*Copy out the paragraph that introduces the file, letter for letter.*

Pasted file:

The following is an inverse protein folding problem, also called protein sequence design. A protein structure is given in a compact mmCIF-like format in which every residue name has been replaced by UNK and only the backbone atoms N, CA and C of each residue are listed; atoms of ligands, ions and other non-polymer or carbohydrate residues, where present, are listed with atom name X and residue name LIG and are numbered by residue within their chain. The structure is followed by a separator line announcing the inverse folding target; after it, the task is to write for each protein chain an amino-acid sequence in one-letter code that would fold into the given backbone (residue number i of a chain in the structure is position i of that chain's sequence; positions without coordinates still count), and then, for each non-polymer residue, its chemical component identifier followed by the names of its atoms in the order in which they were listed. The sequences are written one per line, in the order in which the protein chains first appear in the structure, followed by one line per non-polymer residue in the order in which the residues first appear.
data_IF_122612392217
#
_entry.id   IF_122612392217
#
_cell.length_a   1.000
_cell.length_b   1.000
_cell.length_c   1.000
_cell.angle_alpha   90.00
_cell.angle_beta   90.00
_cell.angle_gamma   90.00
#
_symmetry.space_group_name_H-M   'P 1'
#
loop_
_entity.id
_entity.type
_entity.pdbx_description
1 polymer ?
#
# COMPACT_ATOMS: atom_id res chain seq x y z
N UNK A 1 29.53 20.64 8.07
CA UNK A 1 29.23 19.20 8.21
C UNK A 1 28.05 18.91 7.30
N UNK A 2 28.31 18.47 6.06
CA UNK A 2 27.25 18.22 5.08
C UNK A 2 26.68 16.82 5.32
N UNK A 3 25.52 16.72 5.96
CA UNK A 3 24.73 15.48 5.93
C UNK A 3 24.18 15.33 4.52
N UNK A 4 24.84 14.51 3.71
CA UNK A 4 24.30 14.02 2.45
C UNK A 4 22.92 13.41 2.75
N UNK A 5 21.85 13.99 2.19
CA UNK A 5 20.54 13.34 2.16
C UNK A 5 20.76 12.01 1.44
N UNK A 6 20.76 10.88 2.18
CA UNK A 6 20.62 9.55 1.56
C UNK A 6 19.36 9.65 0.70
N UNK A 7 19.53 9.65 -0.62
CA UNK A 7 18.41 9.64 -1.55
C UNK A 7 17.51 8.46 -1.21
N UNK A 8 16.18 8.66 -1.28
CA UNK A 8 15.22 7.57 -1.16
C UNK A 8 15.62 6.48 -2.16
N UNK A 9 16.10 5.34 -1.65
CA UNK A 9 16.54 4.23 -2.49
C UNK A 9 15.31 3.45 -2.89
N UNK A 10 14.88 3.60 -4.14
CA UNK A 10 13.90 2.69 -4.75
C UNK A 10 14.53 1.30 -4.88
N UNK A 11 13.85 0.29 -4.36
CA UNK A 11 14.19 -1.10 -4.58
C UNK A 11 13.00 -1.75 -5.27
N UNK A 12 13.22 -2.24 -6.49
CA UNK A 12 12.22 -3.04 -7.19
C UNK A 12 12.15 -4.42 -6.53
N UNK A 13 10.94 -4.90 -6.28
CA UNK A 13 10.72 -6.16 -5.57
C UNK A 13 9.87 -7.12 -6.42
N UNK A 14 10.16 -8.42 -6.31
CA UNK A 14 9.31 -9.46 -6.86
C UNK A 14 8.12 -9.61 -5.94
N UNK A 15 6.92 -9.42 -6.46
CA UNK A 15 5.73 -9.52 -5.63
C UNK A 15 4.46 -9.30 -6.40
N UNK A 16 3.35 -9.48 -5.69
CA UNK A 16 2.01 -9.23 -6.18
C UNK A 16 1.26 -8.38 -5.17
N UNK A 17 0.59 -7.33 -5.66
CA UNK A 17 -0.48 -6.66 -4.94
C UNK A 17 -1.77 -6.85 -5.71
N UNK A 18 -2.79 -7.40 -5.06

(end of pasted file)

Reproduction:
The following is an inverse protein folding problem, also called protein sequence design. A protein structure is given in a compact mmCIF-like format in which every residue name has been replaced by UNK and only the backbone atoms N, CA and C of each residue are listed; atoms of ligands, ions and other non-polymer or carbohydrate residues, where present, are listed with atom name X and residue name LIG and are numbered by residue within their chain. The structure is followed by a separator line announcing the inverse folding target; after it, the task is to write for each protein chain an amino-acid sequence in one-letter code that would fold into the given backbone (residue number i of a chain in the structure is position i of that chain's sequence; positions without coordinates still count), and then, for each non-polymer residue, its chemical component identifier followed by the names of its atoms in the order in which they were listed. The sequences are written one per line, in the order in which the protein chains first appear in the structure, followed by one line per non-polymer residue in the order in which the residues first appear.